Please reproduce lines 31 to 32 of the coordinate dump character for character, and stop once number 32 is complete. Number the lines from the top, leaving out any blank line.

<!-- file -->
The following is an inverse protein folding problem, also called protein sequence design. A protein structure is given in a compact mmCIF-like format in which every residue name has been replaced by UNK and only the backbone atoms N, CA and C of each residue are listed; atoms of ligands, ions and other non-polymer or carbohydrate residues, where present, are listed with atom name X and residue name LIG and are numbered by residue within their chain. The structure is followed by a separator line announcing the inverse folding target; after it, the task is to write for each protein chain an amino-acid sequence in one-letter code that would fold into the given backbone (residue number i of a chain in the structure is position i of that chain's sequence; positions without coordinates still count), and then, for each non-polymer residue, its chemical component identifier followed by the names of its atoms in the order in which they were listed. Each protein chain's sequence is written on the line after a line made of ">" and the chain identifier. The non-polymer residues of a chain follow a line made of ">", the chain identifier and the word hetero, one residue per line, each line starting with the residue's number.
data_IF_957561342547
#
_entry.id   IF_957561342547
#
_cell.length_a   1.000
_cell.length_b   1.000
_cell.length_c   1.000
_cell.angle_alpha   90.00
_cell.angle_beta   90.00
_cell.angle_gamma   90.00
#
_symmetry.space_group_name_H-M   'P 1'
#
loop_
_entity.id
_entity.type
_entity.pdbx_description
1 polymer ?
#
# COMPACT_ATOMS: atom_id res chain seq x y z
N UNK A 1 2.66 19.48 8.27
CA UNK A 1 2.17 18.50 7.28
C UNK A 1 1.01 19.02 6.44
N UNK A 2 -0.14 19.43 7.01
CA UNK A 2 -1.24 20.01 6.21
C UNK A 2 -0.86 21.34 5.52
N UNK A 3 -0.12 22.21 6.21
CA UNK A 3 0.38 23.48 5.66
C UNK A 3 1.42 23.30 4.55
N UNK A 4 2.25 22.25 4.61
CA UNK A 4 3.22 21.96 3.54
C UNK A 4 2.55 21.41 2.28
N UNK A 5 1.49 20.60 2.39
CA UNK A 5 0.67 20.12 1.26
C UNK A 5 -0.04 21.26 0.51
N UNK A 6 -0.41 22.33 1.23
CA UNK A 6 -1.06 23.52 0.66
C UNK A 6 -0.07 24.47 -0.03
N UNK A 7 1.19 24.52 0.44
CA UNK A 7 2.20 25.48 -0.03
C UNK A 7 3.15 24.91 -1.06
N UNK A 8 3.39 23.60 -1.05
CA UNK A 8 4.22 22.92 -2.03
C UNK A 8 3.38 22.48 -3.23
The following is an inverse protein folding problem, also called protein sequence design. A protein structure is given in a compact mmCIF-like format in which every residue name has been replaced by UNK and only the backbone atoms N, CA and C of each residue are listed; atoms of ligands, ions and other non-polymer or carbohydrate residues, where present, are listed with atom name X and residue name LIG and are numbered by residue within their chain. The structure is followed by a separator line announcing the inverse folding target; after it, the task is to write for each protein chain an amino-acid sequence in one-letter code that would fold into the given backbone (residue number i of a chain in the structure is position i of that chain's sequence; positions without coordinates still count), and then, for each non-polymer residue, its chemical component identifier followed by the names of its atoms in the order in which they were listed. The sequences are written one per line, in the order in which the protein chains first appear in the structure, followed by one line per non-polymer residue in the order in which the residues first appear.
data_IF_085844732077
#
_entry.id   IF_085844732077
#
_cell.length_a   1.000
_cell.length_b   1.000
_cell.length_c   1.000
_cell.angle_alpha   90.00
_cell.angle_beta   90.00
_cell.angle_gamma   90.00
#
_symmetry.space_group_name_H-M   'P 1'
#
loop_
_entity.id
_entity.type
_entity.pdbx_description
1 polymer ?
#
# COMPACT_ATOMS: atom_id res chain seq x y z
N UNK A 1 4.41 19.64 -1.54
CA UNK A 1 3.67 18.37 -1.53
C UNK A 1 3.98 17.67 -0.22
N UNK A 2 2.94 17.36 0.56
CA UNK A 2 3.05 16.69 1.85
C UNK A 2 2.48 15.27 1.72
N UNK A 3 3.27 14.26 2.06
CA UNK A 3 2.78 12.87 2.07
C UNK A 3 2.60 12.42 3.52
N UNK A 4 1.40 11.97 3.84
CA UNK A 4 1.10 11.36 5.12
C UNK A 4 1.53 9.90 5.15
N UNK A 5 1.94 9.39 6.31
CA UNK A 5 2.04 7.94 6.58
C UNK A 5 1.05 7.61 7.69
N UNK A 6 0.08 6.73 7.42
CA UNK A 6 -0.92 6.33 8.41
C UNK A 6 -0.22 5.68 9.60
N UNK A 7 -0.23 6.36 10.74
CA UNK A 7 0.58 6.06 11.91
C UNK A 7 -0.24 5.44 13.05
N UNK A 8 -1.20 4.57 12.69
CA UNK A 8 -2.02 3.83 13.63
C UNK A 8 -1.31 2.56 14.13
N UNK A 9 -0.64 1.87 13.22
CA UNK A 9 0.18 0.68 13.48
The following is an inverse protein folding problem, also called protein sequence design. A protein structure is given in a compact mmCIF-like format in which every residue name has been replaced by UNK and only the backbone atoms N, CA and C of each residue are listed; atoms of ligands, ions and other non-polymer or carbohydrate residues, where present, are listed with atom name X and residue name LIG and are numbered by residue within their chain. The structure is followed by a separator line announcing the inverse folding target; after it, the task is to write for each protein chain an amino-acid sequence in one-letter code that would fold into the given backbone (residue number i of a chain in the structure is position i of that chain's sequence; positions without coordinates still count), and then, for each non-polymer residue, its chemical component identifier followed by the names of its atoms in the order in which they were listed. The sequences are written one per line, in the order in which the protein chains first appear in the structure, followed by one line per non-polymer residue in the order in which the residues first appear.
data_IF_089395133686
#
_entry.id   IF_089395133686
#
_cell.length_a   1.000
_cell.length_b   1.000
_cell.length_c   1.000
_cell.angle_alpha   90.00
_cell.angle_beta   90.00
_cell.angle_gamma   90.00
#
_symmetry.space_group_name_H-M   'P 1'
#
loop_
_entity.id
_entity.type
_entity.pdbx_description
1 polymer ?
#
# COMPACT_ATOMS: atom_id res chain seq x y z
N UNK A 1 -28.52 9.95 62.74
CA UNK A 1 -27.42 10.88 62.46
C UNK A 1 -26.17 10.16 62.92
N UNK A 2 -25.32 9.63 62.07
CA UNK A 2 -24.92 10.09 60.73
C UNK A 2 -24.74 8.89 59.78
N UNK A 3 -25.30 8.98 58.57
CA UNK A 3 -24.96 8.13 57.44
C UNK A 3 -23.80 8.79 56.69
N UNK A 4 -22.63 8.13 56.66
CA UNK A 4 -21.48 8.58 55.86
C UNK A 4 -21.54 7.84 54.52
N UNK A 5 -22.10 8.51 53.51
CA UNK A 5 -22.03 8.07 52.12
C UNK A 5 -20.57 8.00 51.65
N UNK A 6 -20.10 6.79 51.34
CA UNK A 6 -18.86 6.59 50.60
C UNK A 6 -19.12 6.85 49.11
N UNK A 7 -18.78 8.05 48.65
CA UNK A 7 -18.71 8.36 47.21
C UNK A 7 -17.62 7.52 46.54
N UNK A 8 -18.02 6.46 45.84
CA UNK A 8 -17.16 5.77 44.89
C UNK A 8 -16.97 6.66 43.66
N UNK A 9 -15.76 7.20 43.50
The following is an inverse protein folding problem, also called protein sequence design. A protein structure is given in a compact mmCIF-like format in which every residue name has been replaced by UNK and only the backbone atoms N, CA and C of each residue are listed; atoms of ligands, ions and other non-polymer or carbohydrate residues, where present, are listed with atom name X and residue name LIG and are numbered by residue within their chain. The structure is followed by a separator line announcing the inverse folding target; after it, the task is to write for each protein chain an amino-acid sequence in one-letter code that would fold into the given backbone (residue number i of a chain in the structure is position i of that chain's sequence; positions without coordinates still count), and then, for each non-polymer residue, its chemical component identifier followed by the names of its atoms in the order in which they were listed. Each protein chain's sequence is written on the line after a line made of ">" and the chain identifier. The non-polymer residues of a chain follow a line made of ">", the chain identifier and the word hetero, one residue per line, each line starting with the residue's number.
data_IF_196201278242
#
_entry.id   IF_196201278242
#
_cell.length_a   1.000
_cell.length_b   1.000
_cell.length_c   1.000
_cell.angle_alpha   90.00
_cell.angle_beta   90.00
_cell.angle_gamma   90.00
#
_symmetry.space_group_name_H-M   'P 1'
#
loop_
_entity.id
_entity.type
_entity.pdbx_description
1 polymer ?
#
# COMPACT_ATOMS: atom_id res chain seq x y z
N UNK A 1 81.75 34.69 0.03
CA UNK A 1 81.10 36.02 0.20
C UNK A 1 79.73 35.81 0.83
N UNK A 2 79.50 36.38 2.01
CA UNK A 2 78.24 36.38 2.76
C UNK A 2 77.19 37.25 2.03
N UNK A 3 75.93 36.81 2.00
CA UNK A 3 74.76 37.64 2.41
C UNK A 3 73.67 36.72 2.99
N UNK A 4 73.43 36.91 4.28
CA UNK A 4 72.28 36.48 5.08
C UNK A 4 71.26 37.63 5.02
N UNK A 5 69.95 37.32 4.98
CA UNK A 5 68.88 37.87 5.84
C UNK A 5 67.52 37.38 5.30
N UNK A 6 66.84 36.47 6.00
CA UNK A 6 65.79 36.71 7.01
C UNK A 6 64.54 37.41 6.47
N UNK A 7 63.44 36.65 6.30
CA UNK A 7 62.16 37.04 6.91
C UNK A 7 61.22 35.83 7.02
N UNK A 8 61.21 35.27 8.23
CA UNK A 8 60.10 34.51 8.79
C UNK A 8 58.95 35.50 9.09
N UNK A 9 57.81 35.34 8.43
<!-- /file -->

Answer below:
N UNK A 4 2.25 22.25 4.61
CA UNK A 4 3.22 21.96 3.54